I’m glad that streaming the keynote turned out not to be part of a huge PR plan, and mostly just a nod to the fans. (It’s not like they thought streaming the keynote only to Apple devices was gonna convince PC-using iPhone owners to buy a Mac. That’s a job for the Windows version of iTunes.) I hope they didn’t see it as a full-scale test of their video streaming architecture, because by the second half-hour it started blinking and skipping on me — but I guess there are vastly different constraints when it comes to streaming live video.
Although, considering how trigger-happy QuickTime is when it comes to beginning to play a video while it’s loading, even though it hasn’t buffered enough to last for more than ten seconds, I wouldn’t want to be watching rented videos on an Apple TV. But I digress.
The first thing I typed into my Twitter client was “Today Apple killed photography.” (I am among those who despise HDR when it’s used poorly, and find that it’s almost always used poorly.) Then Steve showed examples and I stayed my hand. It is possible to make good photography using HDR, if you don’t abuse the filtering, and it looks like iOS 4.1 may be erring on the conservative side here. You can be sure I’ll do some extensive testing when I get the update on my iPhone.
Game Center is nothing we didn’t expect, but the same can’t be said of that Epic Games demo. Better place the Playstation team on suicide watch tonight, because those visuals were stunning. (But damn those stupid virtual-stick controls.) Sure, if you play this game on your iPhone, I expect your battery will be empty in an hour and you’ll be stranded in the middle of nowhere with no means of communication — but this is all about the iPod touch as a game platform.
As for iOS 4.2 for iPad, I’m guessing it will be the first time I can’t resist installing a beta OS on one of my devices — can’t wait for multitasking until November. I was afraid for a while that Apple intended to keep the segregation going between iPhone and iPad, to maintain separate version numbers for each (which would have been insanely dumb), but it sounds like 4.2 will also bring new functionality to the iPhone (starting with AirPlay), so I figure it should exist for iPhone.
I kinda hoped there would be more enhancements, or tweaks, to the multitasking dock and home screen folders, though, to make better use of the iPad’s form factor. Oh well.
It’s always nice when Apple can admit that it made a mistake. Well, not exactly “admit” nor “mistake,” but they can just come back and fix it. So… yeah, buttons.
That form factor just looks insanely inconvenient to me. Holding this tiny thing between your fingers while fiddling with the on-screen controls… I’m sad that Steve actually made a joke about wearing it as a wristwatch, because that’s in fact the only way it would be convenient to use. I think it’s an actual missed opportunity.
Instead, we get the rotating-screen gimmick, which is cute, but dictates a square form factor that’s not gonna help watching videos. Oh, wait, this thing doesn’t play videos at all anymore — you’re just expected to buy an iPod touch instead.
I never thought it made much sense to watch videos on a Nano, but it still a little weird to go from the 2009 model that can play and shoot videos to the 2010 version that does neither. (And I always thought there was a market for the Nano as a camcorder. But maybe I’m wrong and real-world users didn’t actually use it.)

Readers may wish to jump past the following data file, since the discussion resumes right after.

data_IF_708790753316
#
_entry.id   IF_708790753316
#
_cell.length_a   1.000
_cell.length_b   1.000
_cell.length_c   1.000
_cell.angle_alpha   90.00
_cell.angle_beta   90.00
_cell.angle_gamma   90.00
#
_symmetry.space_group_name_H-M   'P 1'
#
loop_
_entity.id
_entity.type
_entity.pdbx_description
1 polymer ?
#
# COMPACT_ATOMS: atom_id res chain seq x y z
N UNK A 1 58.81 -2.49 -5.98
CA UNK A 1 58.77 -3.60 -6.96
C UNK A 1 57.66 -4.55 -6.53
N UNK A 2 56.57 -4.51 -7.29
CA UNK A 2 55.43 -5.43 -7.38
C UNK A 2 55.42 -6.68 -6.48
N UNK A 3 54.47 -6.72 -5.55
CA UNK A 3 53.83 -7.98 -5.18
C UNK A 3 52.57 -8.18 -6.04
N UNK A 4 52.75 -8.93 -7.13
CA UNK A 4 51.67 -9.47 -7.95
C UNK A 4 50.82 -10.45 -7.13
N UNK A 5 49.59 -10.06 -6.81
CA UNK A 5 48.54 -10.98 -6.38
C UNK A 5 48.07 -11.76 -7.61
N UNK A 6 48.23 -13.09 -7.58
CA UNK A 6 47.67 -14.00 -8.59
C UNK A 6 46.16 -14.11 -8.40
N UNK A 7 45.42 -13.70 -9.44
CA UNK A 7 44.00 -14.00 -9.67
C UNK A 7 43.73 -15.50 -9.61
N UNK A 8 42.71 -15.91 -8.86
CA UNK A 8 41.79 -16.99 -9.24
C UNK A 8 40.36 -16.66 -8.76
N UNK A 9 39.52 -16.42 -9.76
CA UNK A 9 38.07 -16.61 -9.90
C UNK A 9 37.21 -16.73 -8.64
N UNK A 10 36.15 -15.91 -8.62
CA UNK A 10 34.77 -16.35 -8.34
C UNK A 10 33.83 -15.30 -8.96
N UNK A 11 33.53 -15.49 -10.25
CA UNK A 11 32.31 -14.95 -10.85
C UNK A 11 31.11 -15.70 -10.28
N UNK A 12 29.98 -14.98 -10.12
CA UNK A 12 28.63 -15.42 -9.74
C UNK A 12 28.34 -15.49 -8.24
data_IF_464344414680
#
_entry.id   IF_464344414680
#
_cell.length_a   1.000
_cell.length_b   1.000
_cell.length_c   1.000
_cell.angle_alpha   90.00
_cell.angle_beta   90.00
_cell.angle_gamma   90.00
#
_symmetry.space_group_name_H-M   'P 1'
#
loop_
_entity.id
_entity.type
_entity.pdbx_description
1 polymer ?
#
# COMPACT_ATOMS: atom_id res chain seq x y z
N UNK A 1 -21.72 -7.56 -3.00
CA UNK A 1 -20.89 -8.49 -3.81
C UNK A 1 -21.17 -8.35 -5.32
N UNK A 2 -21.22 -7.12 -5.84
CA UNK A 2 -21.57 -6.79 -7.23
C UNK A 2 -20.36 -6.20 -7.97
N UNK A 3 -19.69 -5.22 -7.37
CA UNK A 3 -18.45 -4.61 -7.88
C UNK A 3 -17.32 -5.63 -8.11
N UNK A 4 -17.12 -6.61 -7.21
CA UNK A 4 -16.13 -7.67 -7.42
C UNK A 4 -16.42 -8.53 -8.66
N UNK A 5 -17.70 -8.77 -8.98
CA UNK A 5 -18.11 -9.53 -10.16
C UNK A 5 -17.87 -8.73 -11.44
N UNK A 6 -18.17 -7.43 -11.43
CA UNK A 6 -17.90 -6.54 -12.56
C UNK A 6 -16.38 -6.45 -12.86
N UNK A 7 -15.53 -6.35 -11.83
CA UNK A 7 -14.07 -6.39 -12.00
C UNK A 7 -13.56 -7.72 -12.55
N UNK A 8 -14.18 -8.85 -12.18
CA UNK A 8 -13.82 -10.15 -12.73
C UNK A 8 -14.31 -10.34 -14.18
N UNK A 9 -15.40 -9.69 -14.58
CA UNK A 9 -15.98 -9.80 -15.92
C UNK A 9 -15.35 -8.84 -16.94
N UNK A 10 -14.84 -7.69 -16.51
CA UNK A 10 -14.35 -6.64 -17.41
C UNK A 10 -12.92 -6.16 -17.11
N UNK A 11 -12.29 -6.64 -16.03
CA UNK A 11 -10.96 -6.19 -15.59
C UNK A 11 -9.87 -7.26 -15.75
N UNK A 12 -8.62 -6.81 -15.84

Nothing unexpected here, I’m just curious to hold one; the previous Touch was already impressively thin, and the thinner those devices the more they feel like magical artefacts — Harry Potter playing cards (especially with the Retina display).
Well, it’s still on the site even though it didn’t get the faintest mention in the keynote. I find more significant, however, that it doesn’t appear in the iPod comparator page either. It’s clear that Apple only reluctantly keeps it in the store until it becomes pratical to offer a 128GB iPod touch. (Which I assume should be next September.)
I’m sincerely curious as to what would be the reason not to just make a separate iPod touch line with 160GB and 250GB drives. Or did they do too much SSD-optimization on iOS for that to work?
Oh god, like, whatever.
Just who approved those window control widgets?
And you better hope that Facebook already infringes on some Apple patents, or there’s a lawsuit coming. Never mind that I don’t think Facebook should have been able to patent the news feed concept; the Ping pages might as well have been ripped straight from an Apple engineer’s Facebook account, CSS and all.
I actually burst out laughing when Steve showed the photo comparing the older and new model’s sizes. Most of the changes — including the price — had leaked in the last few weeks, so there wasn’t much to be surprised about, yet nobody thought it would be that small. The drastic simplification of the device is a great idea, and at this price it’s getting hard to argue against buying it (if you have a living room TV, which I don’t). The interface is terribly bland, though; I’d even take the very first Apple TV’s navigation over this.
If it weren’t for Netflix (not that it applies to us in Europe), the rental prices would be a joke. Prices so low you can afford to rent the same video several times and it’ll still be cheaper than buying it, the guy said. Well, at $0.99 the TV show episode, you’ve got to be some serious OCD bean counter to agree.
As for AirPlay, is it anything other than a license to add a “Buy an Apple TV” button on all iPods and iPhones?